What is exciting is that we don't know. There are no predictable outcomes, no established measures. When I was training as a therapist we were constantly told that we must learn to see through our sense of touch. We even spent one training session working with blindfolds on. Living a missional life is, in many ways, a process of learning to see without using your church-conditioned eyes. It's about setting aside the filters through which we always used to see things.

Measuring missional success is a tricky business. For some, the measure will always remain pretty much as it was in the legacy model of church. For others the measure may drift too far from the intentional outcomes of the kingdom. When I get worried about outcomes I remind myself of something I tell myself constantly while I play tennis. Process not outcome. Between points, especial when I mess up a shot or make an error, I flick my wristband and say to myself, "Process, not outcome." It's a simple reminder that if I focus on the process, the outcome will take of itself. On the other hand, if I focus solely on the outcome, the process invariably gets messed up.

When it comes to the kingdom, God does the saving, he takes care of the outcome because that's his job not mine. If I pay attention to the process, the being there for people,  making relationships, forming friendships, sharing stories and hearing stories, then I believe the outcome will take care of itself because it's in God's hands and not mine. This, I believe, is being intentional without being gladiatorial in mission.

Thursday, August 28, 2014

What was it with king Saul?

Every time I read through the story of Saul I find myself wondering what went wrong with Saul. If you fall into the trap of comparing sin, then you might come to the conclusion that his offences were no worse than David's or even that David's sin was the more serious. But we know that such a comparison is pointless because all sin is sin from a Biblical perspective (Jas. 2:10). So what went wrong for Saul?

It seems to start with hiding in the luggage. It would be rather odd, to my mind at least, to suggest that God chose Saul because he knew he would fail and that would prove a point about how worn the nation had been for asking for a king. It's pretty obvious that God was displeased with heir demand to be like the other nations, but I do not believe that God is so petty that he would do such a thing. No, I'd rather look more positively at the way God would use the monarchy to continue to work out his plan and purpose.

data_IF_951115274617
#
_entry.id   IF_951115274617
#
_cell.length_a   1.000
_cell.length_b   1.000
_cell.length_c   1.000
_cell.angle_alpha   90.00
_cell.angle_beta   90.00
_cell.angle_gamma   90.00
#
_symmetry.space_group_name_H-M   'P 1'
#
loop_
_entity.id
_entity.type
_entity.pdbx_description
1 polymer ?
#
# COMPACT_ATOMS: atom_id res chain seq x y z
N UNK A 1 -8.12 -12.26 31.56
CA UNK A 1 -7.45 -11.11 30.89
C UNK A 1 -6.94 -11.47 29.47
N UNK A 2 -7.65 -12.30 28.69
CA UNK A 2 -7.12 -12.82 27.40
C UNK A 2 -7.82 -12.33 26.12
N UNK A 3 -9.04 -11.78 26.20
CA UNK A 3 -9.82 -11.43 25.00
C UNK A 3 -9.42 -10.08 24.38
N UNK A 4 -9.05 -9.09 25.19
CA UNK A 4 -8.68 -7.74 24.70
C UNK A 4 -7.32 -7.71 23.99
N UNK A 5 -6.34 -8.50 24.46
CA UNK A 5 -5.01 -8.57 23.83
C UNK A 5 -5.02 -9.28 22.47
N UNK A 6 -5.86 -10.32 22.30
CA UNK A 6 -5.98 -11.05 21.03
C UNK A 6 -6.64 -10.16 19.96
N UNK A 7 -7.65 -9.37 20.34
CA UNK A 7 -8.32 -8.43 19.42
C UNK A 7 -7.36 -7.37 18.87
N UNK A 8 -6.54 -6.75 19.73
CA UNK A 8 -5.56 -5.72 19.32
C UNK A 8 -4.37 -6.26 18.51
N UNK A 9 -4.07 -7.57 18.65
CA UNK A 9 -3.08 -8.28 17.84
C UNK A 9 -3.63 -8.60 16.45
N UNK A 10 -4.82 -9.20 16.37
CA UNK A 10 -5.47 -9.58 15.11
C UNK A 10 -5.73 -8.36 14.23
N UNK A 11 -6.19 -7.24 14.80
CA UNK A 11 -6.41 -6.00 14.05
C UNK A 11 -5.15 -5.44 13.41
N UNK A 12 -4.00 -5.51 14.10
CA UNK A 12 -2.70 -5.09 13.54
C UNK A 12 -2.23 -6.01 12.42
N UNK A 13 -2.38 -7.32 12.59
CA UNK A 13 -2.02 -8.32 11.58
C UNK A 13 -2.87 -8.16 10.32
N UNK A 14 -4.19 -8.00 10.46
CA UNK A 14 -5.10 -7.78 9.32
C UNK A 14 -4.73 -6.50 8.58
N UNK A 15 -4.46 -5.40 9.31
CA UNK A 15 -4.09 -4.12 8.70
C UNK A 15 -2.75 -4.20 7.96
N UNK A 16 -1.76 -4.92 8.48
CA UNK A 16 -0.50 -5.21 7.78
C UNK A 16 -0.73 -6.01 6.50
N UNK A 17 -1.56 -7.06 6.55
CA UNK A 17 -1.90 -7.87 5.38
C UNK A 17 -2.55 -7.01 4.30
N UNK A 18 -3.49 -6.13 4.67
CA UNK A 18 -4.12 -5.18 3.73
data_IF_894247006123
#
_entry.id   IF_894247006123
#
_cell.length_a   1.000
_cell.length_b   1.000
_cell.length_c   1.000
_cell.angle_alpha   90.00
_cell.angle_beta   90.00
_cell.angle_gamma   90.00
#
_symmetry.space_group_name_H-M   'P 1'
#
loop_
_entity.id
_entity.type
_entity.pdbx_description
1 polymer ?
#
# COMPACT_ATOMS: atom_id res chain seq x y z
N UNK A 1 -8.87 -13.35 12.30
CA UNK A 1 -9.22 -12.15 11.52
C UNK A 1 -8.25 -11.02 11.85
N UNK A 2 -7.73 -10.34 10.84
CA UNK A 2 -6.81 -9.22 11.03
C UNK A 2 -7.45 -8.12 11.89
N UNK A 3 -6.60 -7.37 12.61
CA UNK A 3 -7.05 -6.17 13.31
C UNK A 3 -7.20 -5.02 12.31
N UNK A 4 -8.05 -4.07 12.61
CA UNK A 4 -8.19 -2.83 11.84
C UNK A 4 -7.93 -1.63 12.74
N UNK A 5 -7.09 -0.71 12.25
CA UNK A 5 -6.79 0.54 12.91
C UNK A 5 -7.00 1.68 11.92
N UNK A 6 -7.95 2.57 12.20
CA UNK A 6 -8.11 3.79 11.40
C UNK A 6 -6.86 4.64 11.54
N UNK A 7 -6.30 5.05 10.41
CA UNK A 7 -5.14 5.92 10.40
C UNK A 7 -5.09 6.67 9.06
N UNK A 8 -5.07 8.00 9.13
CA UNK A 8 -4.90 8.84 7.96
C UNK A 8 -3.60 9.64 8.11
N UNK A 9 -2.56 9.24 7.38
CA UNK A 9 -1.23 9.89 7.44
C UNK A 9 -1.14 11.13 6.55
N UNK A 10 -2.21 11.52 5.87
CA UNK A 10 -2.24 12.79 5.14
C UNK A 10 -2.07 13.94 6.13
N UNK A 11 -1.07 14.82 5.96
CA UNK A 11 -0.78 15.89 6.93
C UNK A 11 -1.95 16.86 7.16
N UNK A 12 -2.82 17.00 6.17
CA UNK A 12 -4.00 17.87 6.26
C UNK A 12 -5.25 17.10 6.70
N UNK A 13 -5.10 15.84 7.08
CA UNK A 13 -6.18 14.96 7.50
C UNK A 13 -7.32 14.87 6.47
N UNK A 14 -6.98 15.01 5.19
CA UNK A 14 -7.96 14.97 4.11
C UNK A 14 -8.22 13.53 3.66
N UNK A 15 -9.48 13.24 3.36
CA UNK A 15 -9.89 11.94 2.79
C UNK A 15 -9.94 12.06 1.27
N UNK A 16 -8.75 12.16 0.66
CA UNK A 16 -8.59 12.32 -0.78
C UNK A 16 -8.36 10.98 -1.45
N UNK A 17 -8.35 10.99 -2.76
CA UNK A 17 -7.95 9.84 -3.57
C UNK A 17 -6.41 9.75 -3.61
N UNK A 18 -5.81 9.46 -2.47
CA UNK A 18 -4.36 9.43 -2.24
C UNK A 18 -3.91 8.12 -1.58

So Saul was not chosen to fail. He had all the potential to be a great king, a good leader of the people. But he became driven. His call became lost in the need to hold on to power. Dare one suggest that this might even be true for one or two of the high profile church leaders of our own day? Rapidly growing a church from nothing to thousands seems to come at a price. When churches become corporations it must be very hard not to become the king of your own empire. Peter Parker's uncle had it right when he spoke of great responsibility being associated with great power.

When he first became king, Saul was greeted with scepticism that soon turned to adulation when he won his first battle. But within only a few chapters the king who had led thousands had only a few hundred with him. What was more important was that he was becoming less and less connected, making every more rash decisions and vows.

Did Saul confess his mistakes, did he repent of his sin? Is this what makes him different to David? Saul was not described as a man after God's own heart, but then neither were a number of good kings either. David was not a "special one", but clearly something was different.

I once caused a minor tremor when I wondered aloud about what set Peter apart from Judas? Both had betrayed Jesus to some extent, Peter through his denial, Judas directly. But once again you can't weight their actions and say one comes up worse than the other. No, the thing that seems to distinguish these two is that one of them dealt with it through confession and therefore found forgiveness and the other chose to deal with their sin on their own. One judged himself, the other trusted the judgement of God. Could this have been Saul's problem too? Did he become so selfish, so driven that he paid the price for his own sin and never put himself in the hands of God? I'll keep reading and I'll keep trying to make sense of it all.

Wednesday, August 27, 2014

Of ice buckets and challenges

Social media is awash with videos of people doing the ice-bucket challenge. I haven't looked up the origin of this movement, and quite honestly I'm not that interested. I'm not saying I don't care about ALS (or Motor Neurone Disease as it is more commonly known here in the UK). I'm just not that interested in how it all began.

What is fascinating is the way peer pressure and social media seem to be working. I haven't been nominated, and there's no point nominating me anyway because I'd probably just ignore the whole thing. Again, not because I'm some sort of callous uncaring individual but because I'm an individual who makes their own decisions and choices. And who's to say whether I have or have not made a donation anyway.